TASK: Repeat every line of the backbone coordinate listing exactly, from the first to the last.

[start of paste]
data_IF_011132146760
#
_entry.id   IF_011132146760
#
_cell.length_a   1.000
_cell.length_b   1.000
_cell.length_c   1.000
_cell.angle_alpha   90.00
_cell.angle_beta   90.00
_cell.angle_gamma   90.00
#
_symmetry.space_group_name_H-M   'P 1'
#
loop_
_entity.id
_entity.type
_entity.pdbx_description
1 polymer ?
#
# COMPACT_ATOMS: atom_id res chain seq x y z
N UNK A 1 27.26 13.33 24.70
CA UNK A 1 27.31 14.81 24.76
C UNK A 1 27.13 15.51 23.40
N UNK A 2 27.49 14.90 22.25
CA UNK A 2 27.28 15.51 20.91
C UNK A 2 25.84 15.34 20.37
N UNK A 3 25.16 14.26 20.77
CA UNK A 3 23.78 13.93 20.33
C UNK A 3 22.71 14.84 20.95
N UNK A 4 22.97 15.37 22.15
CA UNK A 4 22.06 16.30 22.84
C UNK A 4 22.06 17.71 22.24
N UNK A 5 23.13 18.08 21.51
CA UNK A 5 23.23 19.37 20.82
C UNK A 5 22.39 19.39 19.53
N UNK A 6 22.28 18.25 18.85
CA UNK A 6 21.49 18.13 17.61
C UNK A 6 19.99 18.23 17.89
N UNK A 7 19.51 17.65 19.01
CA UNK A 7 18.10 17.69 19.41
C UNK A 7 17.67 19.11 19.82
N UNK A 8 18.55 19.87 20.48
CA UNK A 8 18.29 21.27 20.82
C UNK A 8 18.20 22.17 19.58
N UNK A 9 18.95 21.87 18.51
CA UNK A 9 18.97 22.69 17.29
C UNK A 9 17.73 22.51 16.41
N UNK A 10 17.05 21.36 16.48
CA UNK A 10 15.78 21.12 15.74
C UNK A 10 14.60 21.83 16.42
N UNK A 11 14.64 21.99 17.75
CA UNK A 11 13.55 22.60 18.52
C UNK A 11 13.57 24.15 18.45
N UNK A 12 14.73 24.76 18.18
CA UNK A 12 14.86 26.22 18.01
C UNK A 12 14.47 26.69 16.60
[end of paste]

data_IF_011132146760
#
_entry.id   IF_011132146760
#
_cell.length_a   1.000
_cell.length_b   1.000
_cell.length_c   1.000
_cell.angle_alpha   90.00
_cell.angle_beta   90.00
_cell.angle_gamma   90.00
#
_symmetry.space_group_name_H-M   'P 1'
#
loop_
_entity.id
_entity.type
_entity.pdbx_description
1 polymer ?
#
# COMPACT_ATOMS: atom_id res chain seq x y z
N UNK A 1 27.26 13.33 24.70
CA UNK A 1 27.31 14.81 24.76
C UNK A 1 27.13 15.51 23.40
N UNK A 2 27.49 14.90 22.25
CA UNK A 2 27.28 15.51 20.91
C UNK A 2 25.84 15.34 20.37
N UNK A 3 25.16 14.26 20.77
CA UNK A 3 23.78 13.93 20.33
C UNK A 3 22.71 14.84 20.95
N UNK A 4 22.97 15.37 22.15
CA UNK A 4 22.06 16.30 22.84
C UNK A 4 22.06 17.71 22.24
N UNK A 5 23.13 18.08 21.51
CA UNK A 5 23.23 19.37 20.82
C UNK A 5 22.39 19.39 19.53
N UNK A 6 22.28 18.25 18.85
CA UNK A 6 21.49 18.13 17.61
C UNK A 6 19.99 18.23 17.89
N UNK A 7 19.51 17.65 19.01
CA UNK A 7 18.10 17.69 19.41
C UNK A 7 17.67 19.11 19.82
N UNK A 8 18.55 19.87 20.48
CA UNK A 8 18.29 21.27 20.82
C UNK A 8 18.20 22.17 19.58
N UNK A 9 18.95 21.87 18.51
CA UNK A 9 18.97 22.69 17.29
C UNK A 9 17.73 22.51 16.41
N UNK A 10 17.05 21.36 16.48
CA UNK A 10 15.78 21.12 15.74
C UNK A 10 14.60 21.83 16.42
N UNK A 11 14.64 21.99 17.75
CA UNK A 11 13.55 22.60 18.52
C UNK A 11 13.57 24.15 18.45
N UNK A 12 14.73 24.76 18.18
CA UNK A 12 14.86 26.22 18.01
C UNK A 12 14.47 26.69 16.60